Behold, my long-winded attempt to convince you that McHale, as a member of the Rockets organization, will play the role of the president, Fred -- the shiny face and figurehead whose personal experience and motivational talents can be used build confidence in a team and improve it from the grassroots up -- and that either Dave Joerger, leader of the Memphis Grizzlies' defensive renaissance and likely our next top assistant, or Chris Finch, the hot coaching prospect from the Rockets' D-league affiliate, could play the role of Kurt or that of any executive board member -- the X's and O's geniuses who advise the president and work with the front (greek) office to make everyone happy and prepared. Whew. Understand?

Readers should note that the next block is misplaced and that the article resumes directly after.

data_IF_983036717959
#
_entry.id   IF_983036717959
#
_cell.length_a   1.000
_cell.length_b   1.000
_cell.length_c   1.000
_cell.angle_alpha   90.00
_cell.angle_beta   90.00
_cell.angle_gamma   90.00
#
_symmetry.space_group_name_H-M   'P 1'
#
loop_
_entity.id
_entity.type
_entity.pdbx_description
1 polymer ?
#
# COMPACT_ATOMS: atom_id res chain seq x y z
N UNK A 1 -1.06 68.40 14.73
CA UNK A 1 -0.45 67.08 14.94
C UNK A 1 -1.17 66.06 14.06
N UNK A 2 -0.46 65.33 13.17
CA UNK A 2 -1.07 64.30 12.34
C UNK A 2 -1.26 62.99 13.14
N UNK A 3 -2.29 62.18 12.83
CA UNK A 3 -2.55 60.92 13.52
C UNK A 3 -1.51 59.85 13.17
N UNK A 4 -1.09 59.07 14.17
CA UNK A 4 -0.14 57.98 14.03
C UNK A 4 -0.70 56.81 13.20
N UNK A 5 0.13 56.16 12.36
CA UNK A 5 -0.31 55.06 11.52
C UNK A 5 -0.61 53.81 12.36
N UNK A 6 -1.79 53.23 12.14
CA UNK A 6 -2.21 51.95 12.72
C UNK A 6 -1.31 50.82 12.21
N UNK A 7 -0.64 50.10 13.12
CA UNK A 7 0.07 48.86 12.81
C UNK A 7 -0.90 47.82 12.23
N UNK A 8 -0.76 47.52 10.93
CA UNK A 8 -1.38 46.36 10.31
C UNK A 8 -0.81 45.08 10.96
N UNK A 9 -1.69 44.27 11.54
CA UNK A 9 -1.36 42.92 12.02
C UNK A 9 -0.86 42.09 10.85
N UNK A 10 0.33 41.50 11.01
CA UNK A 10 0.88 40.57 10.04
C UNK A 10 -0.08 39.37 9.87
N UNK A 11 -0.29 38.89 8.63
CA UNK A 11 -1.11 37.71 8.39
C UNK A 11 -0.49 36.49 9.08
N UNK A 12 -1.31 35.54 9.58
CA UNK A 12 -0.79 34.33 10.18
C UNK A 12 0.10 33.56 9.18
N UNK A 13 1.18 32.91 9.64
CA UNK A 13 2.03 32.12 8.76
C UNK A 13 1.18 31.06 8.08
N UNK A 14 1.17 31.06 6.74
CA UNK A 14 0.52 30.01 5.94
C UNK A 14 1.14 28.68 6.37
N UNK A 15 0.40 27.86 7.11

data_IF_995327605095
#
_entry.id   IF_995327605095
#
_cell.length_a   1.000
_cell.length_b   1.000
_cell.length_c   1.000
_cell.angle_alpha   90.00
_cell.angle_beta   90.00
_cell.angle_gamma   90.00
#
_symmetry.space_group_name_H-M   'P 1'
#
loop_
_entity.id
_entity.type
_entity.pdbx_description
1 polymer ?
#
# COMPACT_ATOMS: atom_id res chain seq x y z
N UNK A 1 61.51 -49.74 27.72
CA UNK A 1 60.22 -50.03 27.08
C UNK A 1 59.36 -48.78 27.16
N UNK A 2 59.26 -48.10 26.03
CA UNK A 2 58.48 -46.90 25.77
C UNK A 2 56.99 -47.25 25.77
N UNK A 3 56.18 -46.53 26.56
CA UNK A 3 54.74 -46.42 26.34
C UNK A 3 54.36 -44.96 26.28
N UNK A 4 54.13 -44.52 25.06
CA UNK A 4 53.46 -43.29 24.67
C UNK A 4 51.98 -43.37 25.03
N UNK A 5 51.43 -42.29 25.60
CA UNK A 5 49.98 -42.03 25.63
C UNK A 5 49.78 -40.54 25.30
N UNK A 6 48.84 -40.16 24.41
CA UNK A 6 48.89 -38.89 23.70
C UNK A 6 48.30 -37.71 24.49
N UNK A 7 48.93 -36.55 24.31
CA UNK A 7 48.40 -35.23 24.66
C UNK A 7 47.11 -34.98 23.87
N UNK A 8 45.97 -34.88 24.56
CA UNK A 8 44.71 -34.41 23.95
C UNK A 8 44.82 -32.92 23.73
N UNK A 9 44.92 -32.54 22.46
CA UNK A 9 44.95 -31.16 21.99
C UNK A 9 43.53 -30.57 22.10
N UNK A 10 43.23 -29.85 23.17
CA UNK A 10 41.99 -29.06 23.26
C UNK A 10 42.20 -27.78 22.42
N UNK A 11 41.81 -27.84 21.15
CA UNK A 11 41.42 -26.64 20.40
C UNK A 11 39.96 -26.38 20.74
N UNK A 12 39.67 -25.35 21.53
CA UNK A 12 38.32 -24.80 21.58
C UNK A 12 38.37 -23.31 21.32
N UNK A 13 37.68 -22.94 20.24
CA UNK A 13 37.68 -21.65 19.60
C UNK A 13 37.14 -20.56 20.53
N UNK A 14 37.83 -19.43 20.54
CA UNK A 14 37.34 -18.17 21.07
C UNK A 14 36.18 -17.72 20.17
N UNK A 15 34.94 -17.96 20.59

McHale doesn't need to be a philosophical genius to be a successful head coach. With a top-notch staff of assistants and a revolutionary front office, McHale will have all of the help that he might need. His job will be to communicate and inspire players. The players will need a leader, and regardless of whether or not that leader's ideas are purely his own, the fact that they will come from his mouth could make all the difference in guiding young players to success. Don't let me convince you that McHale alone isn't a smart basketball mind or a lousy tactician. Hell, his greatest asset may lie in his ability to develop young big men, something that the Rockets need. However, instead, allow yourself to subscribe to the idea that his impact will be influenced by those who can only make it better.